.subscribe(onNext: { imageView.image = $0 })
    .disposed(by: disposeBag)



ImagePublisher adds Combine publishers for Nuke and, just like RxNuke, enables a variety of powerful use cases.

Image Pipeline Overview

This section describes in detail what happens when you perform a call like Nuke.loadImage(with: url, into: view).

As a visual aid, use this Block Diagram.

First, Nuke synchronously checks if the image is stored in the memory cache. If the image is not in memory, Nuke calls pipeline.loadImage(with: request).

The pipeline first checks if the image or image data exists in any of its caches. It checks if the processed image exists in the memory cache, then if the processed image data exists in the custom data cache (disabled by default), then if the data cache contains the original image data. Only if there is no cached data, the pipeline will start loading the data. When the data is loaded the pipeline decodes it, applies the processors, and decompresses the image in the background.

Data Loading and Caching

A DataLoader class uses URLSession to load image data. The data is cached on disk using URLCache, which by default is initialized with memory capacity of 0 MB (only stores processed images in memory) and disk capacity of 150 MB.

See Image Caching Guide to learn more about HTTP cache.

The URLSession class natively supports the following URL schemes: data, file, ftp, http, and https.

Most developers either implement their own networking layer or use a third-party framework. Nuke supports both of these workflows. You can integrate your custom networking layer by implementing DataLoading protocol.

See Third Party Libraries guide to learn more. See also Alamofire Plugin.

Resumable Downloads

If the data task is terminated (either because of a failure or a cancelation) and the image was partially loaded, the next load will resume where it was left off. Resumable downloads require the server to support HTTP Range Requests. Nuke supports both validators (ETag and Last-Modified). The resumable downloads are enabled by default.

Memory Cache

The processed images are stored in a fast in-memory cache (ImageCache). It uses LRU (least recently used) replacement algorithm and has a limit of ~20% of available RAM. ImageCache automatically evicts images on memory warnings and removes a portion of its contents when the application enters background mode.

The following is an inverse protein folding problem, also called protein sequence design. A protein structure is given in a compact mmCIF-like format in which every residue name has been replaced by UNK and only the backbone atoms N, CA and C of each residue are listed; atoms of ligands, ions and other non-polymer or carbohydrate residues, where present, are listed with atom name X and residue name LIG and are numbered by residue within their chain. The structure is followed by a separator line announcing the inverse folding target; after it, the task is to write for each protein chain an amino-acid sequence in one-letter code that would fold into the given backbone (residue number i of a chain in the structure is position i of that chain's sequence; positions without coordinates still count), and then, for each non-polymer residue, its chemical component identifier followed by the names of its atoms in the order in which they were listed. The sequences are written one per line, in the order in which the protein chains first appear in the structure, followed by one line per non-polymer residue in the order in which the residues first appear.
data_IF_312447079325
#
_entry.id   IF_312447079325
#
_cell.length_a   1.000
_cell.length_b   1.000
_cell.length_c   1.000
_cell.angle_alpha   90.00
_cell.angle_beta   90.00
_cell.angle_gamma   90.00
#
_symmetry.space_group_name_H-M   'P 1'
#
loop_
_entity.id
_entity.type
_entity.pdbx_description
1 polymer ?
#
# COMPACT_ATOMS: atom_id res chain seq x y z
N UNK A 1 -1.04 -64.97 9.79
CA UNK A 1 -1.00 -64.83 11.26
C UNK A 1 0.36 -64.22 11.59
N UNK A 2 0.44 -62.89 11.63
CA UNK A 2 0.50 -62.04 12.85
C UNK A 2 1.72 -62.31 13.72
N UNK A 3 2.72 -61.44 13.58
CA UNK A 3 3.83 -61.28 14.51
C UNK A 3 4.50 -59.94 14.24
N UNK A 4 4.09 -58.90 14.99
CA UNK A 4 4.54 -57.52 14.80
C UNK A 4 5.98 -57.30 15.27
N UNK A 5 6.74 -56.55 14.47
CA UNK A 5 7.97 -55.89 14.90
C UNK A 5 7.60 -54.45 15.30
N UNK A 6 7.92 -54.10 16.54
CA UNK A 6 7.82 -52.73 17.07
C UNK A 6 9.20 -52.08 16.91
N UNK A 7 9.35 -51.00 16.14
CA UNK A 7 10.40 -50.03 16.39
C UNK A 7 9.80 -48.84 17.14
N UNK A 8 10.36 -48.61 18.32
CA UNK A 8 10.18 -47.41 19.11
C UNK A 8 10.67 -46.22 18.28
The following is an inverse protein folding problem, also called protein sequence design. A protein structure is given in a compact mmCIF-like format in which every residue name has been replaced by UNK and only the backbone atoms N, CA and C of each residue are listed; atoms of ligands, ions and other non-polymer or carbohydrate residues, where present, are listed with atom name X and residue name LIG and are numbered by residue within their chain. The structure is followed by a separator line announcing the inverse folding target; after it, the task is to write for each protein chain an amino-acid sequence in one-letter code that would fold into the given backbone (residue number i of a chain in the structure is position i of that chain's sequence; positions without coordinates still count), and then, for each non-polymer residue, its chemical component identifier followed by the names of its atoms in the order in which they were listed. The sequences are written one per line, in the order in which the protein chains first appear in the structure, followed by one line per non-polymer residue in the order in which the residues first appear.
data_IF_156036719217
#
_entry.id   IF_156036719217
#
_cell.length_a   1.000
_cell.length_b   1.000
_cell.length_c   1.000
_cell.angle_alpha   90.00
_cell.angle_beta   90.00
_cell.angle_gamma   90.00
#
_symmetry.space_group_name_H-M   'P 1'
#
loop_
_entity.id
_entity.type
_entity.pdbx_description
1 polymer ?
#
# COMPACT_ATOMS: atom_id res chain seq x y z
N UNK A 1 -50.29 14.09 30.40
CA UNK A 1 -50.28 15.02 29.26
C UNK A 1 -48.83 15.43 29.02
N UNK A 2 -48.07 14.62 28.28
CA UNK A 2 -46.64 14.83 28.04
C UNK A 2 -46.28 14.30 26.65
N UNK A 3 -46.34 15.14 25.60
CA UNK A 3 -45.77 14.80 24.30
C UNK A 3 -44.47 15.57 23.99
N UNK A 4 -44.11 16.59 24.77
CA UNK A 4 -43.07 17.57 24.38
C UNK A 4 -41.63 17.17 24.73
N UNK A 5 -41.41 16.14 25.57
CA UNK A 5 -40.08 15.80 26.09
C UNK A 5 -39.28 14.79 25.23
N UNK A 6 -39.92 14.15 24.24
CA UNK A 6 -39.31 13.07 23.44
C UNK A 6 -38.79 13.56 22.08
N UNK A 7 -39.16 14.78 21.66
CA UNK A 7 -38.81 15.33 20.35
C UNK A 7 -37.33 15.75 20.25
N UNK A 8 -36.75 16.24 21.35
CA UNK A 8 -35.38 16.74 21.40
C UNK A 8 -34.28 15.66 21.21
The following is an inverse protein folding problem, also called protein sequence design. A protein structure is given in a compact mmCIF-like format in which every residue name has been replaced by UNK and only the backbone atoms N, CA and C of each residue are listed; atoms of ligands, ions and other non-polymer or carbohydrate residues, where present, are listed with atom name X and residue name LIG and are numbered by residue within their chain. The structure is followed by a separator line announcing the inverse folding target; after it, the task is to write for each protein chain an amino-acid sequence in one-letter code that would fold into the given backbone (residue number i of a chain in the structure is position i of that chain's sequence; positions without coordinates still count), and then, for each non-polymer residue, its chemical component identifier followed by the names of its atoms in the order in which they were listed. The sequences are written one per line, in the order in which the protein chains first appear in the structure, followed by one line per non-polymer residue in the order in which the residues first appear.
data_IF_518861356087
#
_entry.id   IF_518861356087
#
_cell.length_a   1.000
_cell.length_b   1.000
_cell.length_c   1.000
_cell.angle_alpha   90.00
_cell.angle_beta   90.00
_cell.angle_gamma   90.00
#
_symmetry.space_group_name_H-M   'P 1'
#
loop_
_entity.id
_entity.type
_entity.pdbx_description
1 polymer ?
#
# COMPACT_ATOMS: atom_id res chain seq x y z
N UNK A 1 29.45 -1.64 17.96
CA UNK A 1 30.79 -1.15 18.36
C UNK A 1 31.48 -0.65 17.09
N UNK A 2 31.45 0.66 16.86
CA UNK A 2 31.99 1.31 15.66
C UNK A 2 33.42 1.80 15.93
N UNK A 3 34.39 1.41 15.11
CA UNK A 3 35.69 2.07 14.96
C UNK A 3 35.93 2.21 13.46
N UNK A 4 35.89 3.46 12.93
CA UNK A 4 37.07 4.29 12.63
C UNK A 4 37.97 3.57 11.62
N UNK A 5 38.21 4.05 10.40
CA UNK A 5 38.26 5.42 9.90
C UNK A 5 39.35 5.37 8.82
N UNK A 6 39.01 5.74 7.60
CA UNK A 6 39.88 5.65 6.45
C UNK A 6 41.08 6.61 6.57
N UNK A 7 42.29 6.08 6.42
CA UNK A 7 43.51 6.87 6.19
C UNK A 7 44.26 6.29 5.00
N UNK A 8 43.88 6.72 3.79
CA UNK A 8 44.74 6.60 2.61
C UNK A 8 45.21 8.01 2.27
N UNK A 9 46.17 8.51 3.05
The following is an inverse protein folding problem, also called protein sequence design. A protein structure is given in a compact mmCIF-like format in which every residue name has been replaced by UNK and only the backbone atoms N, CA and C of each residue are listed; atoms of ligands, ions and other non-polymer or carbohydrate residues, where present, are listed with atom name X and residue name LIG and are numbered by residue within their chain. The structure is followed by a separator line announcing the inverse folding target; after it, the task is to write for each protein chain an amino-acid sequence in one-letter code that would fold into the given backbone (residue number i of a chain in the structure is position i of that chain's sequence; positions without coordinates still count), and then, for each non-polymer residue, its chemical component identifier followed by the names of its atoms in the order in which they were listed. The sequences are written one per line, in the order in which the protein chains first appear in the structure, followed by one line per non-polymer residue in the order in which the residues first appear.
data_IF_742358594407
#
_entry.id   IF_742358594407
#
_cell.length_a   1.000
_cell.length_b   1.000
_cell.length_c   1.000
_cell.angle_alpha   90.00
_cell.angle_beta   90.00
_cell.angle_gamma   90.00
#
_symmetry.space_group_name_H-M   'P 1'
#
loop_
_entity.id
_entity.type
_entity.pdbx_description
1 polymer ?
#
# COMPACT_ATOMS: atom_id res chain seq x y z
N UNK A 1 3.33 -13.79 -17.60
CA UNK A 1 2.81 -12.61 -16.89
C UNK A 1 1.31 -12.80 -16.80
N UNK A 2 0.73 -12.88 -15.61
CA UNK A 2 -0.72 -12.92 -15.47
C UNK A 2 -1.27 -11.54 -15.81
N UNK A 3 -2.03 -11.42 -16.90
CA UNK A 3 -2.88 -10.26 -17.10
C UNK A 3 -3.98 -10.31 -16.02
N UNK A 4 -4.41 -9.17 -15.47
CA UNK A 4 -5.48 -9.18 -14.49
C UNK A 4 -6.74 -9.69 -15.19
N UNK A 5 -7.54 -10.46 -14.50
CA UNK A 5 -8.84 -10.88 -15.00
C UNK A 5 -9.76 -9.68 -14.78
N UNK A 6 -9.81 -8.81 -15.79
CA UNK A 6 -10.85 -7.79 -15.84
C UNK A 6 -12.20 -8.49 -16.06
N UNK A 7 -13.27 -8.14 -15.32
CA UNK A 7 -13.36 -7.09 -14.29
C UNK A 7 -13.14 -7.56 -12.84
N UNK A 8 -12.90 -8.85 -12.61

The pipeline avoids doing any duplicated work when loading images. For example, let’s take these two requests:

let url = URL(string: "")
pipeline.loadImage(with: ImageRequest(url: url, processors: [
    ImageProcessor.Resize(size: CGSize(width: 44, height: 44)),
    ImageProcessor.GaussianBlur(radius: 8)
pipeline.loadImage(with: ImageRequest(url: url, processors: [
    ImageProcessor.Resize(size: CGSize(width: 44, height: 44))


Nuke will load the data only once, resize the image once and blur it also only once. There is no duplicated work done. The work only gets cancelled when all the registered requests are, and the priority is based on the highest priority of the registered requests.

Deduplication can be disabled using isDeduplicationEnabled configuration option.



Nuke is tuned to do as little work on the main thread as possible. It uses multiple optimization techniques to achieve that: reducing the number of allocations, reducing dynamic dispatch, CoW, etc.

Nuke is fully asynchronous and performs well under stress. ImagePipeline schedules its operations on dedicated queues. Each queue limits the number of concurrent tasks, respects the request priorities, and cancels the work as soon as possible. Under the extreme load, ImagePipeline will also rate limit the requests to prevent saturation of the underlying systems.

If you want to see how the system behaves, how long each operation takes, and how many are performed in parallel, enable the isSignpostLoggingEnabled option and use the os_signpost Instrument. For more information see Apple Documentation: Logging and WWDC 2018: Measuring Performance Using Logging.


There is a variety of extensions available for Nuke:

RxNuke RxSwift extensions for Nuke with examples of common use cases solved by Rx
FetchImage SwiftUI integration
ImagePublisher Combine publishers for Nuke
Alamofire Plugin Replace networking layer with Alamofire and combine the power of both frameworks
WebP Plugin [Community] WebP support, built by Ryo Kosuge
Gifu Plugin Use Gifu to load and display animated GIFs
FLAnimatedImage Plugin Use FLAnimatedImage to load and display animated GIFs
Xamarin NuGet [Community] Makes it possible to use Nuke from Xamarin


Nuke’s roadmap is managed in Trello and is publicly available. If you’d like to contribute, please feel free to create a PR.


Nuke 8.0 Swift 5.0 Xcode 10.2 iOS 10.0 / watchOS 3.0 / macOS 10.12 / tvOS 10.0
Nuke 7.6 Swift 4.2 Xcode 10.1 iOS 10.0 / watchOS 3.0 / macOS 10.12 / tvOS 10.0
Nuke 7.2 Swift 4.0 Xcode 9.2 iOS 9.0 / watchOS 2.0 / macOS 10.10 / tvOS 9.0

Source: iosexample